Not knowing all the facts behind the fall of Ailes and the inner workings of Fox News, it’s difficult to separate fact from fiction in Bombshell. While it’s true that Ailes was bought out from his lucrative contract by Rupert Murdoch (Malcolm McDowell) over the Carlson suit and other harassment allegations, a lot of dialogue in Bombshell is contrived from the imagination of screenwriter Charles Randolph, taken from anonymous sources (there is a “wink-wink” moment in which Carlson accepts a multi-million dollar settlement under the restriction of keeping “officially” silent). Randolph and Director Jay Roach took a safe approach by avoiding scenes of actual harassment, other than one involving a fictional character (Robbie). While I applaud their restraint, I also wonder if they weren’t compelled to avoid anything that might reveal their sources who have been sworn to settlement deals.
That said, anyone who hates Fox News will probably experience some sort of schadenfreude upon seeing the demise of Ailes and his lot on the big screen. I don’t think it’s an accident that the first “Me Too” feature film involved the conservative side’s failings, just as I’m sure we’ll probably never see a major studio release anything about the fall of Harvey Weinstein, Matt Lauer or Les Moonves, not to mention equal treatment for accusations against Bill Clinton. Some may read this and accuse me of “both sides-ism,” but nothing could be further from the truth. Either you condemn sexual harassment, or you don’t – simple as that. The political leaning of the accused or the accusers should not matter. If it’s wrong, it should be exposed, prosecuted and the perpetrators brought to justice, while the victims are given whatever measure of closure they deserve. By the same token, I feel that many will see Bombshell and feel more glee for the fall of their rivals than any empathy for the victims of harassment. I sense that conservative Fox News fans will stay away from the box office in droves, while leftists and progressives will sing its praises for all the wrong reasons. Case in point, I have heard the women of Fox News referred to as “bimbos” on many occasions, making me wonder if their standing as human beings is predicated solely by political affiliation. Such references also trigger notions of “getting what they deserved” or “asking for it.”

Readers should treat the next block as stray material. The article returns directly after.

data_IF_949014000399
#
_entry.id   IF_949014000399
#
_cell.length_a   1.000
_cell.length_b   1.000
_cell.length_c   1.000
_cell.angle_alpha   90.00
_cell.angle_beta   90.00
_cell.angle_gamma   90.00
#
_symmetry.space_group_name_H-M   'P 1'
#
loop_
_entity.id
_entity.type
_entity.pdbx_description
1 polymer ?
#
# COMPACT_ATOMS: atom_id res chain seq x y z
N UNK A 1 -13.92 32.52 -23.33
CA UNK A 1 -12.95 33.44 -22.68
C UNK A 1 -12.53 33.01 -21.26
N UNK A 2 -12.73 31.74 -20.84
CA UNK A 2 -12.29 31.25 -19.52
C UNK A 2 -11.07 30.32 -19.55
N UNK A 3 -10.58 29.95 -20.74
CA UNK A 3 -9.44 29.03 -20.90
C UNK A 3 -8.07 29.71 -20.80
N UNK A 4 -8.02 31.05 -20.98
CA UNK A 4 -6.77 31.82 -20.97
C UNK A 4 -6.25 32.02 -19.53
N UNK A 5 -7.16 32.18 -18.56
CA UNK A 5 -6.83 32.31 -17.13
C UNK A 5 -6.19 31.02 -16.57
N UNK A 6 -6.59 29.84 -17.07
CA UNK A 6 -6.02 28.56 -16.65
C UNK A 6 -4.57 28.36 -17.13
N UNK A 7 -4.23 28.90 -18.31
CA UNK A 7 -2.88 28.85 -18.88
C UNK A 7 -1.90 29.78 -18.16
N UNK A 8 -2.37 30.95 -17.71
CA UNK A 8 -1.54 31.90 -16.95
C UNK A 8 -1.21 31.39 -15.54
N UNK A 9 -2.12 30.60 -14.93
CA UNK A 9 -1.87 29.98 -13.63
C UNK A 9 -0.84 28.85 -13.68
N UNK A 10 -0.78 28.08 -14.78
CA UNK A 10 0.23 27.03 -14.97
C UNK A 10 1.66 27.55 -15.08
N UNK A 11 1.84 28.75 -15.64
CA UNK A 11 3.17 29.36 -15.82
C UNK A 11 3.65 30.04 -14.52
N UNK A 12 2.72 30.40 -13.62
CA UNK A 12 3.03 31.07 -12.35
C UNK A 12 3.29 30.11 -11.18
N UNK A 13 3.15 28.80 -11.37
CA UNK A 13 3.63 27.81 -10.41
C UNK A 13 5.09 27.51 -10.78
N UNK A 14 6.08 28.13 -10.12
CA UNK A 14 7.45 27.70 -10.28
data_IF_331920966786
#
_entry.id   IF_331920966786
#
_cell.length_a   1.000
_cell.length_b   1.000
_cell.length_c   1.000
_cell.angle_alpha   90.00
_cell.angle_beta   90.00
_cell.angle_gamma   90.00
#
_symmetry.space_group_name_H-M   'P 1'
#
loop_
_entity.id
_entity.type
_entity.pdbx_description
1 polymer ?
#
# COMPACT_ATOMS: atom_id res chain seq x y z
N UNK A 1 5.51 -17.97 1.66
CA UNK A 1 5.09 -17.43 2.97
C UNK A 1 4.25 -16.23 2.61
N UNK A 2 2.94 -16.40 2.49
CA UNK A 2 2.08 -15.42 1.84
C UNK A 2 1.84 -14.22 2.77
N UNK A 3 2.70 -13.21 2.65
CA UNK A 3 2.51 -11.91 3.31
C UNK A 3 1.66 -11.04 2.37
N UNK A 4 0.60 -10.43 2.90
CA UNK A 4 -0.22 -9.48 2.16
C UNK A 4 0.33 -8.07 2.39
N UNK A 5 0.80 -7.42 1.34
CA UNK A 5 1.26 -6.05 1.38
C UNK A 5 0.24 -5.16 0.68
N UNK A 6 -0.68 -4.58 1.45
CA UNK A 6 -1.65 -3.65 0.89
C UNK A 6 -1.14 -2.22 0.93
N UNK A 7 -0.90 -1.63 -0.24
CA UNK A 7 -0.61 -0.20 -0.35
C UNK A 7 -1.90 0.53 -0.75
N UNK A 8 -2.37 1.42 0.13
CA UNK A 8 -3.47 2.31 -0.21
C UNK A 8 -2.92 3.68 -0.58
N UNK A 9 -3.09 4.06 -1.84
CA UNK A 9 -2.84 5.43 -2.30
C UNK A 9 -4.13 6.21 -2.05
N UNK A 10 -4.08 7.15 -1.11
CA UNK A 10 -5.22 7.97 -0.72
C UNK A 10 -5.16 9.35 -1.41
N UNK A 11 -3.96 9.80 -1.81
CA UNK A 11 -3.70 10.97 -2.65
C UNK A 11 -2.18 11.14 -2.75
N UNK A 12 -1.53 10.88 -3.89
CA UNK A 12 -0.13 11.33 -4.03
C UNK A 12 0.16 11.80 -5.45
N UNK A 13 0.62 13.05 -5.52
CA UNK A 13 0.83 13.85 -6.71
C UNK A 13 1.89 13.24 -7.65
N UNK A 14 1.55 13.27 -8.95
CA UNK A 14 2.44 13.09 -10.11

All politics and polarity aside, Bombshell deserves praise for the performance of the main characters, especially Theron for her perfect portrayal (an eerie resemblance) of Megyn Kelly. Kidman is also brilliant, playing a woman who is much smarter than her reputation as a ditzy, blonde Fox News host may have projected. While their performances and the clever dialogue are worthy of note, I wonder if the quality of the filmmaking will be overshadowed by the polemic nature of the times.